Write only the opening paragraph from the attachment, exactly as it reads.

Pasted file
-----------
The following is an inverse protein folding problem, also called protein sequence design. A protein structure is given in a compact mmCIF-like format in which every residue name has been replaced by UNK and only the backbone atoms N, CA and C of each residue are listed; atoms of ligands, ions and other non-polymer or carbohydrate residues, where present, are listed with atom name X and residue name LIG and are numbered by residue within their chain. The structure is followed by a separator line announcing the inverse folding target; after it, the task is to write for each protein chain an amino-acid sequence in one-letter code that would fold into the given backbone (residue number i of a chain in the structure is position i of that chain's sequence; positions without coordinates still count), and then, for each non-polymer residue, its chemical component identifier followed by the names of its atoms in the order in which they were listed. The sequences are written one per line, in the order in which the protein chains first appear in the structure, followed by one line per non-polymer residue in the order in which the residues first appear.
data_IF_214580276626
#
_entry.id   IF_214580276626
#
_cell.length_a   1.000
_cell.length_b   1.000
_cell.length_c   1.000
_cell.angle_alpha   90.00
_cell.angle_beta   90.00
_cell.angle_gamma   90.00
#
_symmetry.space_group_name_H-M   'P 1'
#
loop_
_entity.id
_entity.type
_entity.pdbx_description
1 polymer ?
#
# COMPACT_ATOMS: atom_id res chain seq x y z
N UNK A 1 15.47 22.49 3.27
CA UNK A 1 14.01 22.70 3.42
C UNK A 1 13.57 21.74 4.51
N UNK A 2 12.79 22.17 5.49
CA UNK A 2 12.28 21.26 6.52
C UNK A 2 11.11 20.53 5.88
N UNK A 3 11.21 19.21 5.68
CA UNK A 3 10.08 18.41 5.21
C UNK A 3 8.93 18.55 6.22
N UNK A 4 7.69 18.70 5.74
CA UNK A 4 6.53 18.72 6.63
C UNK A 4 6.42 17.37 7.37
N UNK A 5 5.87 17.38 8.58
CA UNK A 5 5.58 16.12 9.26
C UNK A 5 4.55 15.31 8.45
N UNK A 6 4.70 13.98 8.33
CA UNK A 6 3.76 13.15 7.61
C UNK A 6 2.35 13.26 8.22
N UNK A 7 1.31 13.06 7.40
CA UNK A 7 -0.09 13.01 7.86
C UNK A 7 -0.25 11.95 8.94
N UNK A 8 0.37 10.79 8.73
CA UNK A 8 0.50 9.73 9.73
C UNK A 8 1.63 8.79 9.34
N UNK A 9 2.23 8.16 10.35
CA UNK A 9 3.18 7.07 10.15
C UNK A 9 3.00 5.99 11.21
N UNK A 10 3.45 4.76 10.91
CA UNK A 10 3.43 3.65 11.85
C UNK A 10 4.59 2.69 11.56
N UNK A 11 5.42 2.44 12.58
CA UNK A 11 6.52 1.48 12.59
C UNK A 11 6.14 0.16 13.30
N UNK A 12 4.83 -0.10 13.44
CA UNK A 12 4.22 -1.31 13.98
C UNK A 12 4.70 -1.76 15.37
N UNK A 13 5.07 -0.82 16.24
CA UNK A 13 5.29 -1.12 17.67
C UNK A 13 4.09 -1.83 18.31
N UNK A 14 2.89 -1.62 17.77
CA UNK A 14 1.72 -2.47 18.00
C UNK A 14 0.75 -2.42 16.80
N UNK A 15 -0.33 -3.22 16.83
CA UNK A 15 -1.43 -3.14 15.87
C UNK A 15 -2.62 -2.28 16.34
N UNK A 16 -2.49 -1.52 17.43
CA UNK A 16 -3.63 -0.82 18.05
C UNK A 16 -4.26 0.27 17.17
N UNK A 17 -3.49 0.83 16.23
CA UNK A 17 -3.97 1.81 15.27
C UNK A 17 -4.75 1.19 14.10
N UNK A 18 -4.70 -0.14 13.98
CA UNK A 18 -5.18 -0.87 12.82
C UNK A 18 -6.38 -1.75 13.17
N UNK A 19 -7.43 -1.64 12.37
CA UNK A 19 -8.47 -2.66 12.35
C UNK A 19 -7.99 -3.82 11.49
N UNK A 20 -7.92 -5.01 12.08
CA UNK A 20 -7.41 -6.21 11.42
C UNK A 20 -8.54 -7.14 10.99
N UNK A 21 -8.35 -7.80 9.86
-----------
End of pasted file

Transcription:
The following is an inverse protein folding problem, also called protein sequence design. A protein structure is given in a compact mmCIF-like format in which every residue name has been replaced by UNK and only the backbone atoms N, CA and C of each residue are listed; atoms of ligands, ions and other non-polymer or carbohydrate residues, where present, are listed with atom name X and residue name LIG and are numbered by residue within their chain. The structure is followed by a separator line announcing the inverse folding target; after it, the task is to write for each protein chain an amino-acid sequence in one-letter code that would fold into the given backbone (residue number i of a chain in the structure is position i of that chain's sequence; positions without coordinates still count), and then, for each non-polymer residue, its chemical component identifier followed by the names of its atoms in the order in which they were listed. The sequences are written one per line, in the order in which the protein chains first appear in the structure, followed by one line per non-polymer residue in the order in which the residues first appear.